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Sydney Morning Herald: Paradise Lost in Thailand's Political Turmoil

Author: Lindsay Murdoch
February 28, 2014

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"The struggle comes against a backdrop of deep anxiety over the future of the monarchy when King Bhumibol, the world's longest ruling head of state, passes away. The monarchy has previously acted as the force that pulled warring parties to the negotiating table."

Bangkok: They called it the closest place on earth to paradise.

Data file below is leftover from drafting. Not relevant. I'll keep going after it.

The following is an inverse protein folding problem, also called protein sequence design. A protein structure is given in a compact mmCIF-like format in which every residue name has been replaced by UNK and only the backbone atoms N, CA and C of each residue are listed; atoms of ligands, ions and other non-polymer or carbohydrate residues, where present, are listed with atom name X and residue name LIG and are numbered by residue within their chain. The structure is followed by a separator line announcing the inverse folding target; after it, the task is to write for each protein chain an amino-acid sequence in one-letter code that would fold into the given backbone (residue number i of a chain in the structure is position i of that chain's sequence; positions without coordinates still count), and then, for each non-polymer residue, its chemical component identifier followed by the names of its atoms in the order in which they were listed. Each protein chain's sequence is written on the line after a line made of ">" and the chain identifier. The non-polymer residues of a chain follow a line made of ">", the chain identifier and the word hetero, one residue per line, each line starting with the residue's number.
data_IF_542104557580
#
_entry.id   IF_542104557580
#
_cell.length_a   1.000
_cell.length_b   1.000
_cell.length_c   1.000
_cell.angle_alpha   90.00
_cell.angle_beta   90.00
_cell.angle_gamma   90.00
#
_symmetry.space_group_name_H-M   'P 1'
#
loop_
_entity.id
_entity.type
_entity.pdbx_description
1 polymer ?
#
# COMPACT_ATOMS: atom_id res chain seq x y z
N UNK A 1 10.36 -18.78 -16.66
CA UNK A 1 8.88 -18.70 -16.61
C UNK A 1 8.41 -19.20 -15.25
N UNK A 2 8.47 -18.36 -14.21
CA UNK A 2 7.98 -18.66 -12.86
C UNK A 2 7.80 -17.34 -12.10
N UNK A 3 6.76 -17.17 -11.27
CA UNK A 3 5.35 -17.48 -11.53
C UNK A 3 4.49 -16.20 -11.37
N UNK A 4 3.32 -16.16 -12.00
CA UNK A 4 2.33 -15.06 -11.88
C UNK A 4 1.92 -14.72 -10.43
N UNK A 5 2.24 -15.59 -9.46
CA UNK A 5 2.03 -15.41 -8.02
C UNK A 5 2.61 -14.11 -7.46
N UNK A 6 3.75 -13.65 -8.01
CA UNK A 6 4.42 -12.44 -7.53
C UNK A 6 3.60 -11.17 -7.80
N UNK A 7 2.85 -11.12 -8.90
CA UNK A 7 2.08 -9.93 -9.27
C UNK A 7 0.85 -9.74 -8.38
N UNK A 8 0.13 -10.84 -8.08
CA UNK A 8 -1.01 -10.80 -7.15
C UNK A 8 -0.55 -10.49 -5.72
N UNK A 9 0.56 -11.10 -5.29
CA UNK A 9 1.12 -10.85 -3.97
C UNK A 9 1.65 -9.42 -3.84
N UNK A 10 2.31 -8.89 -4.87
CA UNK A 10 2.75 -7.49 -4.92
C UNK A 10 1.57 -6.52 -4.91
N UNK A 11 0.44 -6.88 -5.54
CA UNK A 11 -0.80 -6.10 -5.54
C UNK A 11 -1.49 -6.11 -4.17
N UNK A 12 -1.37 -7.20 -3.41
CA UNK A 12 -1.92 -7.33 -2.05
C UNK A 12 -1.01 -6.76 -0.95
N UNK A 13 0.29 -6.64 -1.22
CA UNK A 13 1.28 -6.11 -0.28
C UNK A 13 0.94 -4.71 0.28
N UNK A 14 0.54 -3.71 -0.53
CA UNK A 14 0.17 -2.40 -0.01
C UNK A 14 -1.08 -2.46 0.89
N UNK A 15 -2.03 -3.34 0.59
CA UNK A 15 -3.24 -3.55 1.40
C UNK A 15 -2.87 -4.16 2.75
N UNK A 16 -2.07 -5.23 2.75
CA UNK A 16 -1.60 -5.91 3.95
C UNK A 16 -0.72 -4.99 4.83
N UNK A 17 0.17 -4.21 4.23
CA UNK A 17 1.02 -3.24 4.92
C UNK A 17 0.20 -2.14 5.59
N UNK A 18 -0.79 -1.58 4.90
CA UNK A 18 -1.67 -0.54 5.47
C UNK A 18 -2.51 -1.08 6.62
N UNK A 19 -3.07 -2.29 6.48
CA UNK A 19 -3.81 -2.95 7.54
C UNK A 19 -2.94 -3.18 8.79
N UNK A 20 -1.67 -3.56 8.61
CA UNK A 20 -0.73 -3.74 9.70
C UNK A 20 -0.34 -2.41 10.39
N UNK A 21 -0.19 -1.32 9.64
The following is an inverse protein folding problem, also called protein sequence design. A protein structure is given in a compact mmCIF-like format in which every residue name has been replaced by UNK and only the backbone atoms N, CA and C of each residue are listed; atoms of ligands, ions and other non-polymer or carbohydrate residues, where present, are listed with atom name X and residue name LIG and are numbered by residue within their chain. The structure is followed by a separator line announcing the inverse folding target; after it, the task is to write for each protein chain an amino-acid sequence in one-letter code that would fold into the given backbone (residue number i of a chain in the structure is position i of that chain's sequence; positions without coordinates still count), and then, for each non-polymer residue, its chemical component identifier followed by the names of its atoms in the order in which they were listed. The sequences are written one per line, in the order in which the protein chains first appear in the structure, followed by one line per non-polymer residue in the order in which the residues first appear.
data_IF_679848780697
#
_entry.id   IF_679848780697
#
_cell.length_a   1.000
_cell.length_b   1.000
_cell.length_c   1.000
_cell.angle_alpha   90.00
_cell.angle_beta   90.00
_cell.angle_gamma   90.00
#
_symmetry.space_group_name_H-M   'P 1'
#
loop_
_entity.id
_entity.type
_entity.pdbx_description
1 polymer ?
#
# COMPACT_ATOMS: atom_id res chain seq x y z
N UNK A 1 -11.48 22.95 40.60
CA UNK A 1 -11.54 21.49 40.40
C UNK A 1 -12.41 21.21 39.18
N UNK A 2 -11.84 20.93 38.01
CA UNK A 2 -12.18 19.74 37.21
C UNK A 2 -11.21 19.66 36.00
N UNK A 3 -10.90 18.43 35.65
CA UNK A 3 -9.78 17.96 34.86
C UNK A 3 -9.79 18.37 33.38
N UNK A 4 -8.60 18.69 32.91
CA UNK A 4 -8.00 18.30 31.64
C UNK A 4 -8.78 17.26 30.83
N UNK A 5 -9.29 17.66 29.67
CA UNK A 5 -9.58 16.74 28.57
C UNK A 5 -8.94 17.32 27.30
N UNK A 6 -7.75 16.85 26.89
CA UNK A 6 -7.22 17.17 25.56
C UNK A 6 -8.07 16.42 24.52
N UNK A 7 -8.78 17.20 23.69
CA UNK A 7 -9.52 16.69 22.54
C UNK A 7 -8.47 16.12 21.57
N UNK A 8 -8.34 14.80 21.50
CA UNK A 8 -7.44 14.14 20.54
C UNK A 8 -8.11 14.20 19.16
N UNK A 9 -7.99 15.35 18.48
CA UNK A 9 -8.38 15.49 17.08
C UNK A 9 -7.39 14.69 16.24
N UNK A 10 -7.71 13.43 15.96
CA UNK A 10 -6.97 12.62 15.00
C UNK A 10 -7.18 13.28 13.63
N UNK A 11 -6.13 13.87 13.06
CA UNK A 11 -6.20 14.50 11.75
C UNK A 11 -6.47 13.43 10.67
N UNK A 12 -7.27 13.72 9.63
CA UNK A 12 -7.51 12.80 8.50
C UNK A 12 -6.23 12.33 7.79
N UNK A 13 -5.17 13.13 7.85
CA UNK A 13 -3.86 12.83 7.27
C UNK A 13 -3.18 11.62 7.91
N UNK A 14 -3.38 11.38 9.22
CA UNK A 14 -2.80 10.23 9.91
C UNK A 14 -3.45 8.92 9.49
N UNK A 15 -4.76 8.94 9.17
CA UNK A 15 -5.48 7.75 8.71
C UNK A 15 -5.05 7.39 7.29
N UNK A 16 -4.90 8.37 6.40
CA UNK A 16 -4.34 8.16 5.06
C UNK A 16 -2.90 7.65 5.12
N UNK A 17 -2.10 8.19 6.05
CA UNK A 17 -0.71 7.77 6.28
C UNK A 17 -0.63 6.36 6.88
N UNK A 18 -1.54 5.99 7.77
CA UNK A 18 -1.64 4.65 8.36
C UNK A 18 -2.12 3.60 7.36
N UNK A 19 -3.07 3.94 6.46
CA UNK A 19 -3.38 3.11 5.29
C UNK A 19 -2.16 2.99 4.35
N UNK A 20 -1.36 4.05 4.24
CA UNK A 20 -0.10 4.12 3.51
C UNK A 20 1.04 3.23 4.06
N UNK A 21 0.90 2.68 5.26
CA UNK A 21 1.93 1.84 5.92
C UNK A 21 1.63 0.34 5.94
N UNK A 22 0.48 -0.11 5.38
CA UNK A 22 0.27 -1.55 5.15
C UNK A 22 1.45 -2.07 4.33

In 1292 King Ramkhamhaeng the Great declared in an inscription "there is fish in the water and rice in the fields," a land of justice and of the observance of the Buddha's teachings.

Over centuries the royal kingdom that is now Thailand, which has never been colonised, overcame periods of war, natural disasters and political convulsion.

In 2005, only months after the Boxing Day tsunami killed almost 10,000 people in Thailand, the country's national elections were hailed as the most fair and corruption-free in its history, a model for south-east Asia's authoritarian nations.

Manufacturing was booming, millions of tourists were pouring in and Thailand was one of the world's top rice exporters.

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